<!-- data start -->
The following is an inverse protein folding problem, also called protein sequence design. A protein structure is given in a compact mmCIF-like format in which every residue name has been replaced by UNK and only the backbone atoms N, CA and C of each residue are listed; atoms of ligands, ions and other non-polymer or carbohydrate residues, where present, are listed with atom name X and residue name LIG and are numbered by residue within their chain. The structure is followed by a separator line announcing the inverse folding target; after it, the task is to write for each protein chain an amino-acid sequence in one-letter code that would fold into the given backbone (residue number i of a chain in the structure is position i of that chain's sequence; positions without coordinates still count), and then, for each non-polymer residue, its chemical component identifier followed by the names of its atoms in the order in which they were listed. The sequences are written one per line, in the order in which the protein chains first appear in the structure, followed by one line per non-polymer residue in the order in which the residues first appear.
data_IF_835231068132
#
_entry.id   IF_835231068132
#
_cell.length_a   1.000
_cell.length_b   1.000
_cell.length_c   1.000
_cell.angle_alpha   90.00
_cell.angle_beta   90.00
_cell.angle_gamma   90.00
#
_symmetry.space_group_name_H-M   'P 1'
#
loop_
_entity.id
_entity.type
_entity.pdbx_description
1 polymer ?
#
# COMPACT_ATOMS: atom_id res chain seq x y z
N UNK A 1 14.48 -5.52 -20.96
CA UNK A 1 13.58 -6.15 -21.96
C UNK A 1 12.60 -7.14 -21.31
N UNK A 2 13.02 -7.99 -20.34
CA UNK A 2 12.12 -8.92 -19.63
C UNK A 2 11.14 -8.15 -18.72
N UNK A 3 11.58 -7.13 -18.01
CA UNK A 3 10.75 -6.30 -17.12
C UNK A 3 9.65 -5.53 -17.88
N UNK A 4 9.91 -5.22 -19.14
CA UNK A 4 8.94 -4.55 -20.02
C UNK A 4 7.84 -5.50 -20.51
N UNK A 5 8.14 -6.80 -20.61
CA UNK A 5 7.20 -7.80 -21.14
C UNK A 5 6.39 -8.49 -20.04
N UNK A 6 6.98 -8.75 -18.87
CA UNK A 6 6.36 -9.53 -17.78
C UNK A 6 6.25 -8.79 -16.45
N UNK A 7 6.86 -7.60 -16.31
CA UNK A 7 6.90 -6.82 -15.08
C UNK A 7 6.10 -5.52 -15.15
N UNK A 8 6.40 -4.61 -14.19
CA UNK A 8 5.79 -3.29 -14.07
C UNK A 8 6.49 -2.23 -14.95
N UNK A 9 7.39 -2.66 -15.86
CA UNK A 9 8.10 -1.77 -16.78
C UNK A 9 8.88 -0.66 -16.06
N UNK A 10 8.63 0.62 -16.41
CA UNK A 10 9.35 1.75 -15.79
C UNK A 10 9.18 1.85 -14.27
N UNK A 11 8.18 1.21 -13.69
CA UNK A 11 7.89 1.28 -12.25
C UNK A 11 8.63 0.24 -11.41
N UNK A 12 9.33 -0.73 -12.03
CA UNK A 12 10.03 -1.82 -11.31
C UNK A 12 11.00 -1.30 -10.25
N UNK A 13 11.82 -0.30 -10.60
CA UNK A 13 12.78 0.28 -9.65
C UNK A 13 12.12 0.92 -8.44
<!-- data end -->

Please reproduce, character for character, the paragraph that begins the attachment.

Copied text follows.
The following is an inverse protein folding problem, also called protein sequence design. A protein structure is given in a compact mmCIF-like format in which every residue name has been replaced by UNK and only the backbone atoms N, CA and C of each residue are listed; atoms of ligands, ions and other non-polymer or carbohydrate residues, where present, are listed with atom name X and residue name LIG and are numbered by residue within their chain. The structure is followed by a separator line announcing the inverse folding target; after it, the task is to write for each protein chain an amino-acid sequence in one-letter code that would fold into the given backbone (residue number i of a chain in the structure is position i of that chain's sequence; positions without coordinates still count), and then, for each non-polymer residue, its chemical component identifier followed by the names of its atoms in the order in which they were listed. The sequences are written one per line, in the order in which the protein chains first appear in the structure, followed by one line per non-polymer residue in the order in which the residues first appear.